The team say the asteroids in the steam could pose a threat to the Earth, and that other objects that came from the ancient comet may have hit the planet in the past

WHAT WAS THE ANCESTOR COMET LIKE? 

The ancestor may have been a ‘rubble pile’ made of elementary, rocky or carbonaceous blocks, held together inside an icy matrix. 

The fragmentation of this pile, possibly due to tidal forces from the Sun or another body, would have resulted in multiple types of child objects.

The children would have been  relatively large, with the same rubble pile structure, and quite small, consisting of the original rocky blocks.

Oljato, one of the asteroids in the complex, would be an example of rubble pile, held together by an icy matrix still sufficient to produce cometary activity. 

Large inactive objects, such as Morpheus would be similar to Oljato, but their original icy component could be exhaust or sealed in the interior.

Smaller inactive objects, such as 2006 SO198, could be original rocky blocks.

‘The fact that an object shows a spectrum similar to that of main-belt asteroids does not preclude a cometary nature of that object,’ the team explained.

They predict it may have originated in the inner solar system, where rocky objects were born in its early years.

However, as Jupiter migrated further out, tidal forces would have pushed many of these objects to the outer solar system giving them an icy nature.

They then return to the inner solar system as comets, fuelled by the ice turning to gas as it heats up, and leaving a tail of dust and debris.

The ancestor may have been a ‘rubble pile’ made of elementary, rocky or carbonaceous blocks, held together by a massive icy matrix at its core and out through the rubble pieces.

The fragmentation of this pile, possibly due to tidal forces from the Sun or another body, would have resulted in multiple types of child objects. 

Oljato, one of the asteroids in the complex, is an example of rubble pile, held together by an icy matrix still sufficient to produce cometary activity, but much smaller than the parents.

Large inactive objects, such as Morpheus would be similar to Oljato, but their original icy component could be sealed in the interior. 

Meanwhile, smaller inactive objects, such as 2006 SO198, could be original rocky blocks.

‘The fact that an object shows a spectrum similar to that of main-belt asteroids does not preclude a cometary nature of that object,’ the team explained. 

Taurid meteors tend to be larger than normal meteors, which means they are bright and penetrate deeper into the Earth’s atmosphere, many being fireballs. 

While this usually is a harmless phenomenon, the discovery of larger asteroids within one ‘dangerous branch’ of the stream could pose a real risk.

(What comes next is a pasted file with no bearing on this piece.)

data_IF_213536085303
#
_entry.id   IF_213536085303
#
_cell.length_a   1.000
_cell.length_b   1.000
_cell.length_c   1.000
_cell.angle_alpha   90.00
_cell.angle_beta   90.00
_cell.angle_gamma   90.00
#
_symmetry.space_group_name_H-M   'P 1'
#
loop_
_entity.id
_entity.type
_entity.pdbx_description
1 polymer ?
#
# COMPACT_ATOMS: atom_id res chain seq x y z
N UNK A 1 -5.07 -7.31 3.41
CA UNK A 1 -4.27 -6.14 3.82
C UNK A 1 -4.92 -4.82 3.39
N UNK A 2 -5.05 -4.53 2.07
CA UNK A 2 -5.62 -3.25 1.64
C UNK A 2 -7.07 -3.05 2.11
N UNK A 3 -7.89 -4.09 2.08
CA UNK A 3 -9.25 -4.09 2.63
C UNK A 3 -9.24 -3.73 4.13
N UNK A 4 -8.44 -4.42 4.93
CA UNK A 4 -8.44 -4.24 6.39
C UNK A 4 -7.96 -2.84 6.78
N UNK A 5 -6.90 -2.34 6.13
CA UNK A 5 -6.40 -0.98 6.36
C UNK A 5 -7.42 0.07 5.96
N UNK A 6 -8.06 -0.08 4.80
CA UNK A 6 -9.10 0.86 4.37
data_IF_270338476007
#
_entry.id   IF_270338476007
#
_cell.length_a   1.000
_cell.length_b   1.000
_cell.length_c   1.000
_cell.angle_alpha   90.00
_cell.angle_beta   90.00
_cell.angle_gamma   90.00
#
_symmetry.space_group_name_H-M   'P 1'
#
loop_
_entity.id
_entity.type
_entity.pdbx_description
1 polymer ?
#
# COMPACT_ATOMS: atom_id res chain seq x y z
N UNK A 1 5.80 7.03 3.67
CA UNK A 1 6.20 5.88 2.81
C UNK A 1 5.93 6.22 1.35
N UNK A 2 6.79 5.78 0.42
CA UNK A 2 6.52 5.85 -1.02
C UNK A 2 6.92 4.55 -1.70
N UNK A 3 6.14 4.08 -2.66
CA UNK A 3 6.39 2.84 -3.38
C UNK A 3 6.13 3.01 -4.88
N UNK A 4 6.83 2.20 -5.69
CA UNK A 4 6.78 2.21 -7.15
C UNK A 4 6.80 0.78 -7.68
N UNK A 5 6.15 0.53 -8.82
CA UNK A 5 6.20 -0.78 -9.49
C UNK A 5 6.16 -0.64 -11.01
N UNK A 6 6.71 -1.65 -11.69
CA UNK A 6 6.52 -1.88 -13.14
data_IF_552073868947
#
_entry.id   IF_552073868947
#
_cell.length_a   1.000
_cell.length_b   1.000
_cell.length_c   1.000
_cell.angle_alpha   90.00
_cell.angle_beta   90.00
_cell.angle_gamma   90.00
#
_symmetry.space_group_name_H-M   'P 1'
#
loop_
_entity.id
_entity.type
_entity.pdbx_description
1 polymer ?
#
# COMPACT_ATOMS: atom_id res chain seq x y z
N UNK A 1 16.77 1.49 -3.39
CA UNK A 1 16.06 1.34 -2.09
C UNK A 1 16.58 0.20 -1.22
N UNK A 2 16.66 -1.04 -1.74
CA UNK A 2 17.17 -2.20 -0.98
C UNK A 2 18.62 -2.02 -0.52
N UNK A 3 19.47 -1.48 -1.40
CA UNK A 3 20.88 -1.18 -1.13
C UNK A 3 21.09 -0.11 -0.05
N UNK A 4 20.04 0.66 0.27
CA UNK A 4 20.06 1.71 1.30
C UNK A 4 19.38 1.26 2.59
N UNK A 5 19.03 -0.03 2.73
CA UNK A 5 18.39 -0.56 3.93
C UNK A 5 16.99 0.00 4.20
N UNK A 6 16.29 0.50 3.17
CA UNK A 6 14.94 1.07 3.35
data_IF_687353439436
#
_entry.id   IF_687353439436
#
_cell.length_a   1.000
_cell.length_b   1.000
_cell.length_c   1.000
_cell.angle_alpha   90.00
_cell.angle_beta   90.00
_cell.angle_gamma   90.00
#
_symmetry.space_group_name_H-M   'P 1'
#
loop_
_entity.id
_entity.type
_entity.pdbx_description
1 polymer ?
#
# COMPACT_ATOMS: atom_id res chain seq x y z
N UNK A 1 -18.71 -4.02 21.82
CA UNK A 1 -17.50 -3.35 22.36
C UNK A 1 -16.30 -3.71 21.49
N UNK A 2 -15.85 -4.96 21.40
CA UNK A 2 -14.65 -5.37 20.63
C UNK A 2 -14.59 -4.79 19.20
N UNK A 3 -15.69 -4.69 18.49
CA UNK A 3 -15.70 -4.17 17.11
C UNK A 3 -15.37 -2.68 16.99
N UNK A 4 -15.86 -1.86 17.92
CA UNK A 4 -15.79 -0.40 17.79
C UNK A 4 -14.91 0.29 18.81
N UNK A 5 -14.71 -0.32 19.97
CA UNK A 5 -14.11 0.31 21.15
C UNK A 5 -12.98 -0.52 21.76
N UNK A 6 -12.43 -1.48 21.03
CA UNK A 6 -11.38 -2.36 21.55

The Earth only passes through this potentially dangerous branch once every few years, causing greater numbers of shooting stars, and potentially resulting in large objects that could fall to the Earth, rather than break up in the atmosphere.

Future encounters with the branch are predicted for 2022, 2025, 2032 and 2039. 

David Asher, Armagh Observatory astronomer and not involved in this study, told Discover Magazine that this work helps to build a picture of the original Taurid.

He predicted that in 2032 and 2036 we are likely to pass through the centre of the Taurid complex, where there will be a ‘noticeable enhancement of fireballs.’

Ferrin said outgassing from comet-like objects within the complex could be hiding smaller, but still potentially dangerous, asteroids that might hit the Earth.

‘The Tunguska cosmic body was 60 to 90 meters in diameter,’ he told Discover Magazine, adding that we ‘now believe the complex may contain many more objects of that size. It is not the tame, simple and innocent complex we thought it was.’

Explained: The difference between an asteroid, meteorite and other space rocks

An asteroid is a large chunk of rock left over from collisions or the early solar system. Most are located between Mars and Jupiter in the Main Belt.

A comet is a rock covered in ice, methane and other compounds. Their orbits take them much further out of the solar system.

A meteor is what astronomers call a flash of light in the atmosphere when debris burns up.

This debris itself is known as a meteoroid. Most are so small they are vapourised in the atmosphere.

If any of this meteoroid makes it to Earth, it is called a meteorite.

Meteors, meteoroids and meteorites normally originate from asteroids and comets.

For example, if Earth passes through the tail of a comet, much of the debris burns up in the atmosphere, forming a meteor shower.